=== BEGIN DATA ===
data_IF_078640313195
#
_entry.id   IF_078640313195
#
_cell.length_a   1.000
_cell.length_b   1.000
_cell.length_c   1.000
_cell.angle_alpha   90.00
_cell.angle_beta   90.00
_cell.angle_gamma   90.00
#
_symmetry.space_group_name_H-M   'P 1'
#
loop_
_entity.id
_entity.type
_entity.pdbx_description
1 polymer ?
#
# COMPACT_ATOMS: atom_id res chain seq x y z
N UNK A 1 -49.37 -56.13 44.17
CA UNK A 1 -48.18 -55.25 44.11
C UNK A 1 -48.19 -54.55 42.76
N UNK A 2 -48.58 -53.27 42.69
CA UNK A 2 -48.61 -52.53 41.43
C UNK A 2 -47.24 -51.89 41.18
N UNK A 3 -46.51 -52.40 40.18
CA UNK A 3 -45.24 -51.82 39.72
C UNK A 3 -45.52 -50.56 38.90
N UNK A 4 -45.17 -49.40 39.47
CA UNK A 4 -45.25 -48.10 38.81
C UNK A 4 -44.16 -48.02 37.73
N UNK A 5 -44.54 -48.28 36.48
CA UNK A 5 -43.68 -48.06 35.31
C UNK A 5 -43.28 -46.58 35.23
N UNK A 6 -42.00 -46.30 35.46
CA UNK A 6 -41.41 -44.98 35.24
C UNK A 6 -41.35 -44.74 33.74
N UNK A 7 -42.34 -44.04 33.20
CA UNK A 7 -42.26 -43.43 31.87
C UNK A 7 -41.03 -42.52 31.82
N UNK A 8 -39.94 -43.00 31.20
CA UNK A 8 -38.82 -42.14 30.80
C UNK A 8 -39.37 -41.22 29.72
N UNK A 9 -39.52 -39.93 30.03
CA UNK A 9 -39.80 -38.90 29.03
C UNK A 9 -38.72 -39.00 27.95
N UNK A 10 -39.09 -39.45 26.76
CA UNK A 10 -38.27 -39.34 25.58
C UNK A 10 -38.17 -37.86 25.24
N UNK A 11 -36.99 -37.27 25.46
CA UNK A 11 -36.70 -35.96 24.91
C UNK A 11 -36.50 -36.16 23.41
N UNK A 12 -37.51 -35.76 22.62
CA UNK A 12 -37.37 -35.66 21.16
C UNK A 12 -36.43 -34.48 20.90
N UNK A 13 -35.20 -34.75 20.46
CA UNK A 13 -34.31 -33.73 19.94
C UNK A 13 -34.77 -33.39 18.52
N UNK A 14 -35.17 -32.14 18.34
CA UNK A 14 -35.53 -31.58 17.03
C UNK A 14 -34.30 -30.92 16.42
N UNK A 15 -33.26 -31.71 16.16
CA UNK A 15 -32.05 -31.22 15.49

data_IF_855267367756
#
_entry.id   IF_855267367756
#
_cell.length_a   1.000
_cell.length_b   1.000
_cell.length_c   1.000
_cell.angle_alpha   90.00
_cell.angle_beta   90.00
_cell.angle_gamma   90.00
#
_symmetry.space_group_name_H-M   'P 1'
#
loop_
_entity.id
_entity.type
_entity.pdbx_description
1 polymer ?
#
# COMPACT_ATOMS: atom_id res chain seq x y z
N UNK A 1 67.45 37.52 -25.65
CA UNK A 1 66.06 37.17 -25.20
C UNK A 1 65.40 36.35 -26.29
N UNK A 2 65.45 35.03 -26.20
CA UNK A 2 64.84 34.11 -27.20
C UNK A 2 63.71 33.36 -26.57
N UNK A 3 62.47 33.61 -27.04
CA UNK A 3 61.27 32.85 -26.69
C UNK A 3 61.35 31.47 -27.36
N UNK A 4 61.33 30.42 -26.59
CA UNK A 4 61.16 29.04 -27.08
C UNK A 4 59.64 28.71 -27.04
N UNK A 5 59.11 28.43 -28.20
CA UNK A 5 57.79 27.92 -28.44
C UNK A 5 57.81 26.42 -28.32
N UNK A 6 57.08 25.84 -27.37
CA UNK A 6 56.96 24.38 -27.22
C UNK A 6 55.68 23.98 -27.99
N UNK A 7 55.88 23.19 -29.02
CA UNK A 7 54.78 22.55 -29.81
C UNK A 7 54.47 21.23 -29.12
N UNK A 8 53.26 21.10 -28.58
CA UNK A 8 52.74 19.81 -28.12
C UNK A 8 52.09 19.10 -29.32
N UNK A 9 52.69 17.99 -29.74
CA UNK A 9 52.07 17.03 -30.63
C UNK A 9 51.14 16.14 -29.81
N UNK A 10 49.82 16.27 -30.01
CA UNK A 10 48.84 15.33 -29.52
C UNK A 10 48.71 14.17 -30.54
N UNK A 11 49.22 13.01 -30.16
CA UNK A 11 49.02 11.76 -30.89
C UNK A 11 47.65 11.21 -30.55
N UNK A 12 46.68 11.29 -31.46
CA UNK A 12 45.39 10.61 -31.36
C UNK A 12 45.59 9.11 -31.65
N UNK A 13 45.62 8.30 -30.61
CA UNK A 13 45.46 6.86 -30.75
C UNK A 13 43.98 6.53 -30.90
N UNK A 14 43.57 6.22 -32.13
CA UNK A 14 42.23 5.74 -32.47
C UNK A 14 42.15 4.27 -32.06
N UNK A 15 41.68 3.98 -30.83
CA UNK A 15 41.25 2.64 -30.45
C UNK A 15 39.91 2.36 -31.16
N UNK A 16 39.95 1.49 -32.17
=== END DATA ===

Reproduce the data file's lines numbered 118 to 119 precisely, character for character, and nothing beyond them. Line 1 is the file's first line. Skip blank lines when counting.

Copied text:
N UNK A 12 46.68 11.29 -31.46
CA UNK A 12 45.39 10.61 -31.36